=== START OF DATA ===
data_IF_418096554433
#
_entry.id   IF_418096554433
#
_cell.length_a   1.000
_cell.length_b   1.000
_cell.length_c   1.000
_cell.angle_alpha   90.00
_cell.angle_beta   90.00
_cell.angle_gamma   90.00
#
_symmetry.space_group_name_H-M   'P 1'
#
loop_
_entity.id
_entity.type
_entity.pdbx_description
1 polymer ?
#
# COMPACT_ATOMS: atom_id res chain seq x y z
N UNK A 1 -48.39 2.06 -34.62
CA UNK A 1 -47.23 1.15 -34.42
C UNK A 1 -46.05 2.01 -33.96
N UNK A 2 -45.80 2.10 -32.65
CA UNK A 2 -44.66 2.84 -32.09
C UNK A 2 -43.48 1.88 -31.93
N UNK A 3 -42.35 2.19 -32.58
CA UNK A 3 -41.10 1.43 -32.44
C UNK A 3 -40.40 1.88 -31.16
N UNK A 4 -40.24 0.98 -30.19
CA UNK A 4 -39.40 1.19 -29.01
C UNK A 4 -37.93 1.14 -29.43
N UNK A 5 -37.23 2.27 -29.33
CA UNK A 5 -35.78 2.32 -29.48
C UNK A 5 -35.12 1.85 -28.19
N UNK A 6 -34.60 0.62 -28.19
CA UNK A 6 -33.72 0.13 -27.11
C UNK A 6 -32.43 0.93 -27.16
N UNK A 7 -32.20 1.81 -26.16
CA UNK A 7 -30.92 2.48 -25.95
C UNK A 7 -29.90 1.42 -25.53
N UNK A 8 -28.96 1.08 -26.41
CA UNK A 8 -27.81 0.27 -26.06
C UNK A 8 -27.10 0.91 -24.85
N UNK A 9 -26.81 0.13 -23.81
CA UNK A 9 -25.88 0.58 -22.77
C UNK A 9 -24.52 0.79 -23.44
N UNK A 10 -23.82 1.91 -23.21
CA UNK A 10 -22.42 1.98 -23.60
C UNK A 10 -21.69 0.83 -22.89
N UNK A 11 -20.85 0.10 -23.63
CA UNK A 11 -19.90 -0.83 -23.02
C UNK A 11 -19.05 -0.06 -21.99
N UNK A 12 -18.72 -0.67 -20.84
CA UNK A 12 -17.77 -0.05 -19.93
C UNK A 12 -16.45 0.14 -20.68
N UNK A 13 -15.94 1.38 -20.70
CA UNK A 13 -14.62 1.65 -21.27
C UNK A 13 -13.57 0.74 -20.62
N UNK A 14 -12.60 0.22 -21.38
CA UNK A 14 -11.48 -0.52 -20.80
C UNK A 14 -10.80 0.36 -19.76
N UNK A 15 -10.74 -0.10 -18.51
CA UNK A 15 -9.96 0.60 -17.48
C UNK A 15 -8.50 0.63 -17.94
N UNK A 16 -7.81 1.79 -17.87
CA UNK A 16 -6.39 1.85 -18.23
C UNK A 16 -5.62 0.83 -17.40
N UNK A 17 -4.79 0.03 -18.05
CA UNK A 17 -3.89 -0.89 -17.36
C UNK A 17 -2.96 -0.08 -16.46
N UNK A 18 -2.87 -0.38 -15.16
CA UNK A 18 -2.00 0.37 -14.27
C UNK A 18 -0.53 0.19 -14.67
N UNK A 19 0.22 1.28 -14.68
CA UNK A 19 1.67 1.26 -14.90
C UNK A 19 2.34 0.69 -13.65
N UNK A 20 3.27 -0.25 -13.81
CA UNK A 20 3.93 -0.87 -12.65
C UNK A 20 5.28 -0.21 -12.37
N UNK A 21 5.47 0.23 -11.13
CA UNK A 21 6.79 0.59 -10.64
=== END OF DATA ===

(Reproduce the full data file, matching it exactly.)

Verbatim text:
data_IF_418096554433
#
_entry.id   IF_418096554433
#
_cell.length_a   1.000
_cell.length_b   1.000
_cell.length_c   1.000
_cell.angle_alpha   90.00
_cell.angle_beta   90.00
_cell.angle_gamma   90.00
#
_symmetry.space_group_name_H-M   'P 1'
#
loop_
_entity.id
_entity.type
_entity.pdbx_description
1 polymer ?
#
# COMPACT_ATOMS: atom_id res chain seq x y z
N UNK A 1 -48.39 2.06 -34.62
CA UNK A 1 -47.23 1.15 -34.42
C UNK A 1 -46.05 2.01 -33.96
N UNK A 2 -45.80 2.10 -32.65
CA UNK A 2 -44.66 2.84 -32.09
C UNK A 2 -43.48 1.88 -31.93
N UNK A 3 -42.35 2.19 -32.58
CA UNK A 3 -41.10 1.43 -32.44
C UNK A 3 -40.40 1.88 -31.16
N UNK A 4 -40.24 0.98 -30.19
CA UNK A 4 -39.40 1.19 -29.01
C UNK A 4 -37.93 1.14 -29.43
N UNK A 5 -37.23 2.27 -29.33
CA UNK A 5 -35.78 2.32 -29.48
C UNK A 5 -35.12 1.85 -28.19
N UNK A 6 -34.60 0.62 -28.19
CA UNK A 6 -33.72 0.13 -27.11
C UNK A 6 -32.43 0.93 -27.16
N UNK A 7 -32.20 1.81 -26.16
CA UNK A 7 -30.92 2.48 -25.95
C UNK A 7 -29.90 1.42 -25.53
N UNK A 8 -28.96 1.08 -26.41
CA UNK A 8 -27.81 0.27 -26.06
C UNK A 8 -27.10 0.91 -24.85
N UNK A 9 -26.81 0.13 -23.81
CA UNK A 9 -25.88 0.58 -22.77
C UNK A 9 -24.52 0.79 -23.44
N UNK A 10 -23.82 1.91 -23.21
CA UNK A 10 -22.42 1.98 -23.60
C UNK A 10 -21.69 0.83 -22.89
N UNK A 11 -20.85 0.10 -23.63
CA UNK A 11 -19.90 -0.83 -23.02
C UNK A 11 -19.05 -0.06 -21.99
N UNK A 12 -18.72 -0.67 -20.84
CA UNK A 12 -17.77 -0.05 -19.93
C UNK A 12 -16.45 0.14 -20.68
N UNK A 13 -15.94 1.38 -20.70
CA UNK A 13 -14.62 1.65 -21.27
C UNK A 13 -13.57 0.74 -20.62
N UNK A 14 -12.60 0.22 -21.38
CA UNK A 14 -11.48 -0.52 -20.80
C UNK A 14 -10.80 0.36 -19.76
N UNK A 15 -10.74 -0.10 -18.51
CA UNK A 15 -9.96 0.60 -17.48
C UNK A 15 -8.50 0.63 -17.94
N UNK A 16 -7.81 1.79 -17.87
CA UNK A 16 -6.39 1.85 -18.23
C UNK A 16 -5.62 0.83 -17.40
N UNK A 17 -4.79 0.03 -18.05
CA UNK A 17 -3.89 -0.89 -17.36
C UNK A 17 -2.96 -0.08 -16.46
N UNK A 18 -2.87 -0.38 -15.16
CA UNK A 18 -2.00 0.37 -14.27
C UNK A 18 -0.53 0.19 -14.67
N UNK A 19 0.22 1.28 -14.68
CA UNK A 19 1.67 1.26 -14.90
C UNK A 19 2.34 0.69 -13.65
N UNK A 20 3.27 -0.25 -13.81
CA UNK A 20 3.93 -0.87 -12.65
C UNK A 20 5.28 -0.21 -12.37
N UNK A 21 5.47 0.23 -11.13
CA UNK A 21 6.79 0.59 -10.64